Newsstand-Only Special Issue of National Geographic Looks at History and Future of Space Exploration

Nov 06, 2008, 16:37 ET from National Geographic Society

'SPACE: The Once and Future Frontier' on Newsstands Now

WASHINGTON, Nov. 6 /PRNewswire-USNewswire/ -- Fifty years of space exploration are spotlighted in a special collector's edition of National Geographic magazine. "Space: The Once and Future Frontier" ($10.99), available only on newsstands until Jan. 26, 2009, spans a half-century of space discoveries, from the 1957 Russian Sputnik satellite launch to the New Horizons mission to Pluto currently under way.

Punctuated by stunning images of space and the people who probe its mysteries, the issue offers an in-depth look at topics ranging from the danger of landing on the moon and returning to Earth to future space experiments that explore lingering questions about the universe.

Highlights include:

  • Writer Ray Bradbury's foreword, in which he looks at fiction's romantic expectations of Mars compared with actual scientific findings from the planet.
  • Joel Achenbach's remembrance of international heroes who ventured into space, including Yuri Gagarin, Neil Armstrong and Buzz Aldrin.
  • Michael Lemonick's timeline of the flybys, landings and probes of Earth's surrounding planets, including their moons, and some asteroids.
  • Robert Irion's look at the next wave of scientific discovery, which will explore how planets and solar systems form, what materials hold the planets in their cosmic web and how the universe expands.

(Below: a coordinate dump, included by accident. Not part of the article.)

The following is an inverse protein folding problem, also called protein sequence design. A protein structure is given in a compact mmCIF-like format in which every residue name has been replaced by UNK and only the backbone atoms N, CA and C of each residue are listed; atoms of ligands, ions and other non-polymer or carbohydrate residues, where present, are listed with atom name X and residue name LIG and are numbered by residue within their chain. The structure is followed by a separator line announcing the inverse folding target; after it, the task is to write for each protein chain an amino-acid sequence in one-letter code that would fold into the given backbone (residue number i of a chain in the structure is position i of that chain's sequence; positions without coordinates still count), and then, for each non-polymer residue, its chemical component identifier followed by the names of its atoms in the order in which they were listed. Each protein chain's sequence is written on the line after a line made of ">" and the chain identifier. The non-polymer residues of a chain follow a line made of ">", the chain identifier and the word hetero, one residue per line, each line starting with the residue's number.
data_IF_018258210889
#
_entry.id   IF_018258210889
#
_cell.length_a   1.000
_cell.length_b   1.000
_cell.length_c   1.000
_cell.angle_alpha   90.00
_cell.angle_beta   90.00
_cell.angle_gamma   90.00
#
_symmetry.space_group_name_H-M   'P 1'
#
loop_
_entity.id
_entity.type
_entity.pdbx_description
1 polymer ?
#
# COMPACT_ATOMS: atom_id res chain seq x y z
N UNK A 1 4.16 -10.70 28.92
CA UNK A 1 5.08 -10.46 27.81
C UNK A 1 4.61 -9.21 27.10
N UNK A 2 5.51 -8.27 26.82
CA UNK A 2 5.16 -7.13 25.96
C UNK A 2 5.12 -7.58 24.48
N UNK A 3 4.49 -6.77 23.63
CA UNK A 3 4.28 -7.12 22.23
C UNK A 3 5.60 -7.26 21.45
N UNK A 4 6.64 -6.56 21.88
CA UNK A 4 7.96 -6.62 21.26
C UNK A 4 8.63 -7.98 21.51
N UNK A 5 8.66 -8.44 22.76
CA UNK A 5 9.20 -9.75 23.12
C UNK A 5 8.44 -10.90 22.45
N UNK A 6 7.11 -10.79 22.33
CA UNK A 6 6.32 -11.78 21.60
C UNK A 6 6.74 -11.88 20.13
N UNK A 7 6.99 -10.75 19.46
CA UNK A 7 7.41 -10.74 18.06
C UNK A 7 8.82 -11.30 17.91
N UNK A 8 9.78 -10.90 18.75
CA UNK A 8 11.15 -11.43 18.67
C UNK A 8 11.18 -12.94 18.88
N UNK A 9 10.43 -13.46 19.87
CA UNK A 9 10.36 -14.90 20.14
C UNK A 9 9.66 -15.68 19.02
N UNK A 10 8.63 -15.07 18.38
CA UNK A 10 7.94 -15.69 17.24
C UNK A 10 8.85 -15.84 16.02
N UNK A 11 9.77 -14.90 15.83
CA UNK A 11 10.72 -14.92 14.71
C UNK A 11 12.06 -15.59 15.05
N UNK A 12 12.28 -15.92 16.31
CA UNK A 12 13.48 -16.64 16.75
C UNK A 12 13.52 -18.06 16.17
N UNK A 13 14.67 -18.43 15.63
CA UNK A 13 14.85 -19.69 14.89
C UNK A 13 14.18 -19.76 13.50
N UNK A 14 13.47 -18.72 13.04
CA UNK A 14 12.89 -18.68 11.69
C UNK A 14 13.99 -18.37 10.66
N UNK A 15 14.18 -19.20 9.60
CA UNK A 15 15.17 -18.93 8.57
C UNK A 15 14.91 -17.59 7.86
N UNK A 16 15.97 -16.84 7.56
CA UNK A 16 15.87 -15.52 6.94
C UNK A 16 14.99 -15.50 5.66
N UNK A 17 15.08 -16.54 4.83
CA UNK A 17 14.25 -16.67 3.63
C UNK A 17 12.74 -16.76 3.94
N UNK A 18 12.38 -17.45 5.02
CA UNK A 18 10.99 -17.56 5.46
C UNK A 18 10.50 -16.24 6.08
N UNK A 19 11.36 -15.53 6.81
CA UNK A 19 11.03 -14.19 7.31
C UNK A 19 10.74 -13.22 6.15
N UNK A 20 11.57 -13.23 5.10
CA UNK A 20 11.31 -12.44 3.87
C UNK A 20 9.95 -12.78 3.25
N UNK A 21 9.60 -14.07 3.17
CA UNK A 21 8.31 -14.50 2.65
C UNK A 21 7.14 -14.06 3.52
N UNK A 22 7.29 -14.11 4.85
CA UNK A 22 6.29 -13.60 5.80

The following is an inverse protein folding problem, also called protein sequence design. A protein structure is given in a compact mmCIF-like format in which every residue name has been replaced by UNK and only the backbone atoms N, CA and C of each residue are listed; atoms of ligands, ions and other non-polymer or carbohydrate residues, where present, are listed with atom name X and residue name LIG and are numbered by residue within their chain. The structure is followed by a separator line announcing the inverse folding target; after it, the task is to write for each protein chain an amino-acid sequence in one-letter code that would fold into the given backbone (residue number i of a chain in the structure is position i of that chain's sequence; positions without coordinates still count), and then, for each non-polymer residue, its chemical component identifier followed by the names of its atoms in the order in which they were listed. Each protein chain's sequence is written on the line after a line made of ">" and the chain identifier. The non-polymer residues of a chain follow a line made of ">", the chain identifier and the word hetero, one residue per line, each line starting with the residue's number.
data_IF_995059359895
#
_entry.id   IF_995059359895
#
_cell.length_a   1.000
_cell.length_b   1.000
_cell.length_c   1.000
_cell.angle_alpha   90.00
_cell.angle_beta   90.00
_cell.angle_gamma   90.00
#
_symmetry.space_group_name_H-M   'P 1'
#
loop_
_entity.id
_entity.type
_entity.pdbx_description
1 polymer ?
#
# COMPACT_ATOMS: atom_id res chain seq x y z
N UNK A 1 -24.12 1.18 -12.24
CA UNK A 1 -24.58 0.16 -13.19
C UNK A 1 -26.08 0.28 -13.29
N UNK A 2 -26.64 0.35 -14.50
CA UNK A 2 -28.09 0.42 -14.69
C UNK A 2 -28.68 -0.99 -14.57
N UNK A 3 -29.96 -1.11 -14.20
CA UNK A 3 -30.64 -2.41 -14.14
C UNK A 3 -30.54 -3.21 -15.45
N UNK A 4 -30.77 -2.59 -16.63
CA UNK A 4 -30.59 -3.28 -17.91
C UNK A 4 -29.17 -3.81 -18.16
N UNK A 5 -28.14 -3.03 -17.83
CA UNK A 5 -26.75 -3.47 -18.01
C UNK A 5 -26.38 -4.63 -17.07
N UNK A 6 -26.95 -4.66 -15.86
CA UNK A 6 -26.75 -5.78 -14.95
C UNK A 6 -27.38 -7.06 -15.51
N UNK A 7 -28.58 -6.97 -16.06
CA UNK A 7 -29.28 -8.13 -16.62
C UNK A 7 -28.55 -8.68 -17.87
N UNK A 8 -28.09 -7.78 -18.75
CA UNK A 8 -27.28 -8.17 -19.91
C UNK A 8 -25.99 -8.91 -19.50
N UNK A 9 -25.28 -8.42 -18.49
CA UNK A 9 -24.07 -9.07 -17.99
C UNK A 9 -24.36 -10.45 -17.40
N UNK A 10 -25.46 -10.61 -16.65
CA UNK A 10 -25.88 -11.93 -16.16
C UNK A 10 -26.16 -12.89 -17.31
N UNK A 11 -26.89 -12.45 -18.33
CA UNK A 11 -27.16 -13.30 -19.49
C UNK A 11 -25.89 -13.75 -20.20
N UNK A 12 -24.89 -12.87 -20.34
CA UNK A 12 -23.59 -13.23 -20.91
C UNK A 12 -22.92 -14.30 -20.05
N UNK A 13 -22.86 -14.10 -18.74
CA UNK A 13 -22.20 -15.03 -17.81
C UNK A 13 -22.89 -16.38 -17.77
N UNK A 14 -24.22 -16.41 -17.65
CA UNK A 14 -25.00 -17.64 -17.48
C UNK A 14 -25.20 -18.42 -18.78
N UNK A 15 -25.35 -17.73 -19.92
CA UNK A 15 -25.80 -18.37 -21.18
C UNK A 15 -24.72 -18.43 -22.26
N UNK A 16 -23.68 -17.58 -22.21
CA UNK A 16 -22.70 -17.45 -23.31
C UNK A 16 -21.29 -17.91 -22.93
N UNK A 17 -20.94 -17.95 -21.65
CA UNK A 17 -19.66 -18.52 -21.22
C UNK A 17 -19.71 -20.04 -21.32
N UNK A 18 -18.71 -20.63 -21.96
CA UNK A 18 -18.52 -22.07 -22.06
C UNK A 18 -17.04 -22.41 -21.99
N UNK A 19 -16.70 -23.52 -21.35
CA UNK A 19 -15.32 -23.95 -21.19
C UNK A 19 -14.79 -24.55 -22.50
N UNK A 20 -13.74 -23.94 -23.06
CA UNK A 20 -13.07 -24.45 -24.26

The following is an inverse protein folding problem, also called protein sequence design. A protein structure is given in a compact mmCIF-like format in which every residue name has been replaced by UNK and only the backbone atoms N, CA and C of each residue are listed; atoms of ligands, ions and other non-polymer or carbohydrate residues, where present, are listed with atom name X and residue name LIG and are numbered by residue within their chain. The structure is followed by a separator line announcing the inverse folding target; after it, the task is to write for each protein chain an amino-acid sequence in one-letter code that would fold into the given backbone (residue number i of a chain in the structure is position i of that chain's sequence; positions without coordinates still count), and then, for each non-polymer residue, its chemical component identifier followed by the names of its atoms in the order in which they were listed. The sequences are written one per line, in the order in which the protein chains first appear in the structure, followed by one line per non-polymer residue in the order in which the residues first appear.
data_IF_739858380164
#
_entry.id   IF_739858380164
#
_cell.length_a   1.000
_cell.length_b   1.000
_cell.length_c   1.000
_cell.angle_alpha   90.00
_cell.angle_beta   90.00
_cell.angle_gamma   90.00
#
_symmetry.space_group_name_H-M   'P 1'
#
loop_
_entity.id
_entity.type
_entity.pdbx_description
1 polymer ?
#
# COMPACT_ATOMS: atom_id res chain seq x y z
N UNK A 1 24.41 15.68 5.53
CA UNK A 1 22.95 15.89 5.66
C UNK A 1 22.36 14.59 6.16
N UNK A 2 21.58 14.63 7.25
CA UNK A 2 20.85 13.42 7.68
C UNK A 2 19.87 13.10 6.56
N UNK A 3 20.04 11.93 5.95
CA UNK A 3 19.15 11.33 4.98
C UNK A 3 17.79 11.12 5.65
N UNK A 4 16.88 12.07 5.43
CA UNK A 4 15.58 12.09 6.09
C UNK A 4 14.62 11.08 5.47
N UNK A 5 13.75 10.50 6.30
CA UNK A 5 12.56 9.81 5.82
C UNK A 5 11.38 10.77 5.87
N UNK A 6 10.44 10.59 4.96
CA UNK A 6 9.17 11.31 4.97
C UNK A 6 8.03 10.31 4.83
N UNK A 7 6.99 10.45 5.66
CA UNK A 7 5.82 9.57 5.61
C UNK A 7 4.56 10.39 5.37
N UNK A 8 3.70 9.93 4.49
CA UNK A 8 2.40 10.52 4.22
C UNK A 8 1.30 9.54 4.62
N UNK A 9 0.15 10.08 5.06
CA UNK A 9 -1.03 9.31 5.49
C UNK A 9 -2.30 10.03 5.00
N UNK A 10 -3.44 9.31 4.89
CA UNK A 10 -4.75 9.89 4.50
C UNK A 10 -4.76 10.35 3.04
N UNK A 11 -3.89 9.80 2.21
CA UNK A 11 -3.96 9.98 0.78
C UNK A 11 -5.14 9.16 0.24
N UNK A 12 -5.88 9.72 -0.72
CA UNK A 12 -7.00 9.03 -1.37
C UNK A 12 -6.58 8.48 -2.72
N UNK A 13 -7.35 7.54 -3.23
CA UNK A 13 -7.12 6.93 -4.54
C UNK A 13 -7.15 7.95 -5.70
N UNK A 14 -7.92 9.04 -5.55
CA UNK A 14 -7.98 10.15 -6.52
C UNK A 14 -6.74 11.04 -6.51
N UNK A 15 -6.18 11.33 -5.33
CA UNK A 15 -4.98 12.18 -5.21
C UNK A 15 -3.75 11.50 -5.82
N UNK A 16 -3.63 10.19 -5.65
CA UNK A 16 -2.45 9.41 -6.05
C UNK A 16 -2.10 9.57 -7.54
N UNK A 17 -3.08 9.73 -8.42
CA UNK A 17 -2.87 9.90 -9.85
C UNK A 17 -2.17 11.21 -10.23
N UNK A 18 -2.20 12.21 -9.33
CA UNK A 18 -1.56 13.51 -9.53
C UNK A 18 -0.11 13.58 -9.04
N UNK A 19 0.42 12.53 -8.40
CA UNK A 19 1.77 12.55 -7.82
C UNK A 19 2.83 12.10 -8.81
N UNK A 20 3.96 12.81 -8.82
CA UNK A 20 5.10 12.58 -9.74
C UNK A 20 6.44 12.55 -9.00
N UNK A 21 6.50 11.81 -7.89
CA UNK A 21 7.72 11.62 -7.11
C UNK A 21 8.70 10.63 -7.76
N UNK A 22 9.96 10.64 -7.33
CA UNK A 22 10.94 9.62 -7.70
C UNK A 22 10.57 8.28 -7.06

Also included in the special edition is a chart of space missions, from 1961 to future planned missions, with descriptions of the spacecraft involved; an illustrated graph with facts about the planets, their orbits and unique characteristics; a pull-out poster on space exploration, showing each country's space initiative and the flight path of each spacecraft; and a graphic showing which extrasolar planets have the greatest chance of sustaining life, depending on their distance from a star.

National Geographic magazine has a long tradition of combining on-the-ground reporting with award-winning photography to inform people about life on our planet. It has become an increasingly relevant "must read" magazine for those interested in climate change, environmental coverage, world cultures, natural history and exploration. In 2008 it won three National Magazine Awards, for General Excellence, Photojournalism and Reporting. In 2007 it won two National Magazine Awards, for General Excellence and Photography. Its Web site won a 2008 Webby Award for best magazine Web site.

The magazine is the official journal of the National Geographic Society, one of the world's largest nonprofit educational and scientific organizations. Published in English and 31 local-language editions, the magazine has a global circulation of around 8 million. It is sent each month to National Geographic members and is available on newsstands for $4.95 a copy. Single copies can be ordered by calling (800) NGS-LINE, also the number to call to apply for membership in the Society. The magazine's Web site is at

SOURCE National Geographic Society